Have you ever caught yourself involuntarily remembering lines from a song that you’ve heard many times? Or a movie? Most people have, I suppose. But what about lines from an ESL listening exercise?

About ten years ago, I was using the “New Cambridge English Course” textbooks with most of my students. The series was written by Michael Swan and Catherine Walter, and it was very popular at the time. One of the textbooks contained a unit on First Conditional which included a listening exercise featuring a story about John and Olga. Quite a few lines from that exercise are still embedded in my memory. I always looked forward to playing the exercise recording even though I’d heard the story countless times and should have been bored silly by the tale.

What made that listening task memorable was not only the plot, but the response that the exercise evoked in students. For me, that listening activity, however simple in design, is one model of an effective exercise in First Conditional.

Instructions

The teacher plays a recording of John and Olga’s story in the usual way, except that occasionally the story is interrupted and a question on the pattern “What will happen if…?” is posed.  Students then attempt to predict a consequence of some action or event that has occurred, writing down their ideas using the First Conditional. Afterward, students read their sentences aloud and discuss their ideas. The teacher then presses the play button again and reveals “the truth” as the activity progresses.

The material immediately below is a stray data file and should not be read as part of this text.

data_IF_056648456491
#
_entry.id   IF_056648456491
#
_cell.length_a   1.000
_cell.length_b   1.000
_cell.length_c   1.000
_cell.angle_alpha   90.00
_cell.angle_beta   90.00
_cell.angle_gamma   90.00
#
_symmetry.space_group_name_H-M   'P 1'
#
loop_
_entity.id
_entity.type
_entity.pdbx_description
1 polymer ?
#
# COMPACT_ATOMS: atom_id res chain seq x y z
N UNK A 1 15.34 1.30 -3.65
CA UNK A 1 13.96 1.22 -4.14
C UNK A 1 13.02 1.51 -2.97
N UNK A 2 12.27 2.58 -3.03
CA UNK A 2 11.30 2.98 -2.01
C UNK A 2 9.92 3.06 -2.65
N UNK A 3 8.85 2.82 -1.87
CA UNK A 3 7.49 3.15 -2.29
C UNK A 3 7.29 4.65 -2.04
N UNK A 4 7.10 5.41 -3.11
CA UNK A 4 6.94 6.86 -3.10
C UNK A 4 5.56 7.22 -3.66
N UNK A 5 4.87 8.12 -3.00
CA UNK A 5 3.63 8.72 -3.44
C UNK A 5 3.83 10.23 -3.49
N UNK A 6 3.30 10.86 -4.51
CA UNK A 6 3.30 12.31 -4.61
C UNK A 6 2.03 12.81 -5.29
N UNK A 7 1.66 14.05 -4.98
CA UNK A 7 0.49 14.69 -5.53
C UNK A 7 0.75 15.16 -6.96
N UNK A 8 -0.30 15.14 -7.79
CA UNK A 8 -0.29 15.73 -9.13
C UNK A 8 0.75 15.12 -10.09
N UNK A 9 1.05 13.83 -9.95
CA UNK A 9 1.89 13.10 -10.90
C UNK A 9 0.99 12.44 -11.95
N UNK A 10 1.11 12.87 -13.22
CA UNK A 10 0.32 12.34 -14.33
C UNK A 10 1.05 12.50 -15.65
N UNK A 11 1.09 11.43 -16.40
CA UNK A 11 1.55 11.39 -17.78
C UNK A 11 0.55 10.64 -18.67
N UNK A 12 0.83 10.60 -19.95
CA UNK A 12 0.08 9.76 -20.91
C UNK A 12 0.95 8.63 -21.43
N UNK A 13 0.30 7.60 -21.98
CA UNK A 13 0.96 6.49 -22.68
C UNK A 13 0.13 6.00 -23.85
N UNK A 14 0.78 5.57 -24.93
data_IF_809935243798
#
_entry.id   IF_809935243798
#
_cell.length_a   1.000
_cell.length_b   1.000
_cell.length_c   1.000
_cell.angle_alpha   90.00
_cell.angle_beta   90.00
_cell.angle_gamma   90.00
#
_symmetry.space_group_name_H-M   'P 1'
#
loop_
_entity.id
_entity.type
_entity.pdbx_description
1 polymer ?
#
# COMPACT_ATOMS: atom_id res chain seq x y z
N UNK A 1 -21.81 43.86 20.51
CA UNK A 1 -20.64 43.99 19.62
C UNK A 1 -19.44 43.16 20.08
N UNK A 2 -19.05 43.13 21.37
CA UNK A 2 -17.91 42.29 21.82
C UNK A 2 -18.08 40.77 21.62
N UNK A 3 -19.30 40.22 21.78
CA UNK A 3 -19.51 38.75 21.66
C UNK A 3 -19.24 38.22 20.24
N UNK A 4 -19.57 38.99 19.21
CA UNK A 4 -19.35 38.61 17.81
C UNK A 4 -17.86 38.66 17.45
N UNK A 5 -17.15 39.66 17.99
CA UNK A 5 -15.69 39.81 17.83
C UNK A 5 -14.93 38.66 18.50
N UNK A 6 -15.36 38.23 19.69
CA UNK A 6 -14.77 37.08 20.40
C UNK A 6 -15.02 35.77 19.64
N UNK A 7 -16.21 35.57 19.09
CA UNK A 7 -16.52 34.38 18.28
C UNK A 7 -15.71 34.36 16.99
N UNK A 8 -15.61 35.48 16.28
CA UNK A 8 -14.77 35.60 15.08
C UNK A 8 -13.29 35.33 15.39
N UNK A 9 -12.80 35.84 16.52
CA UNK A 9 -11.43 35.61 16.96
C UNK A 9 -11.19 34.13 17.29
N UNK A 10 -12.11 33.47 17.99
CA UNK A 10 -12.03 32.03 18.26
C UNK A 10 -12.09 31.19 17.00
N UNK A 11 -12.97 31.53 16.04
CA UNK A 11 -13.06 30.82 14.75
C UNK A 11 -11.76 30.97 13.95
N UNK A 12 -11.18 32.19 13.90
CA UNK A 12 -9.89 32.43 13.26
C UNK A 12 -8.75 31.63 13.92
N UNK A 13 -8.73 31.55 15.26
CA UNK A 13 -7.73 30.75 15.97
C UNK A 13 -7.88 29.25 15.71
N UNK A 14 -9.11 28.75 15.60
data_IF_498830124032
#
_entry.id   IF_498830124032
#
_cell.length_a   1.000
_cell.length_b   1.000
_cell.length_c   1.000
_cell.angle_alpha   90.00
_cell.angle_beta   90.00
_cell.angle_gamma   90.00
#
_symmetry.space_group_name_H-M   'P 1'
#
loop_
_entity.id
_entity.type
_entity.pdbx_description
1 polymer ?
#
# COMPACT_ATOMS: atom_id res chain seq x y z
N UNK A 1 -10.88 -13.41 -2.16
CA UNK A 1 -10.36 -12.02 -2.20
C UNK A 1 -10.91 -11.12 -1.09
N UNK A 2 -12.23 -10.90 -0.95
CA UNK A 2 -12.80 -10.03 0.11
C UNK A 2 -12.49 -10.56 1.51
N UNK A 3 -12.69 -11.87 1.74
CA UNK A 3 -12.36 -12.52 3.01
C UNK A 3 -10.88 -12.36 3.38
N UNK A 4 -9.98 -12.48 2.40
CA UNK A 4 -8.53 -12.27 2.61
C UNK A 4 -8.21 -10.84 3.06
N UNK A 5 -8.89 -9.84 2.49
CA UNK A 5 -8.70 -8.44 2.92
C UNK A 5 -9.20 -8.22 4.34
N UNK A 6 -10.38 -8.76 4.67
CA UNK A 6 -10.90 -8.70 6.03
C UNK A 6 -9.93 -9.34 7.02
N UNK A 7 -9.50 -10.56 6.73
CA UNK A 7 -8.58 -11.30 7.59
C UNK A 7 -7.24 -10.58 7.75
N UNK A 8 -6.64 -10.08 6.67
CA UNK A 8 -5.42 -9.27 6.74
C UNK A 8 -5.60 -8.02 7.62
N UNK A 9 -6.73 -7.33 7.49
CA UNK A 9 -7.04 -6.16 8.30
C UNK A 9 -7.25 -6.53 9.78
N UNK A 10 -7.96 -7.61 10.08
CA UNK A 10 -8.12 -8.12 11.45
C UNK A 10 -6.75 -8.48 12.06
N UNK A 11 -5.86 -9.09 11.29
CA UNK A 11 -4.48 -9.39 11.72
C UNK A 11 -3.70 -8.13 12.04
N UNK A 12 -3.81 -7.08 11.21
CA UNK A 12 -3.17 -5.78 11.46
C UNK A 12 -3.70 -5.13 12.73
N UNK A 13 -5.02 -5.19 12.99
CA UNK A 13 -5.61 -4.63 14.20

Plot: The Key Ingredients

The key to the success of this exercise is the plot, and the significant ingredients of the plot are suspense and unpredictability. This plot comprises startling events, and a mix of people, places, and objects that we might not expect to see together in a relatively simple story. We experience a spur-of-the-moment date at the zoo and the loss of a purse in a snake pit; we meet a pretty girl and an angry boss; we encounter champagne, a revolver, and a wad of money. The mysterious Olga and the opportunistic John are caught in a web of dynamic circumstances. Oh my!

Students’ Reactions

By the second or third round of “What will happen if…?” students are laughing out loud.  But they are also beginning to realize that the story is so unpredictable that even the craziest or silliest prediction may actually be correct. The humorous atmosphere eases apprehensions about the demands of the new grammar structure. The lesson becomes a matter of fun, and the learning finds a place in students’ memories.

Bonus Learning Opportunities

This exercise, like any modeled on it, can easily be used as a springboard for various post-exercise activities. One that I have used allows students to prepare sketches during which they pose the “What will happen if…?” question at key points.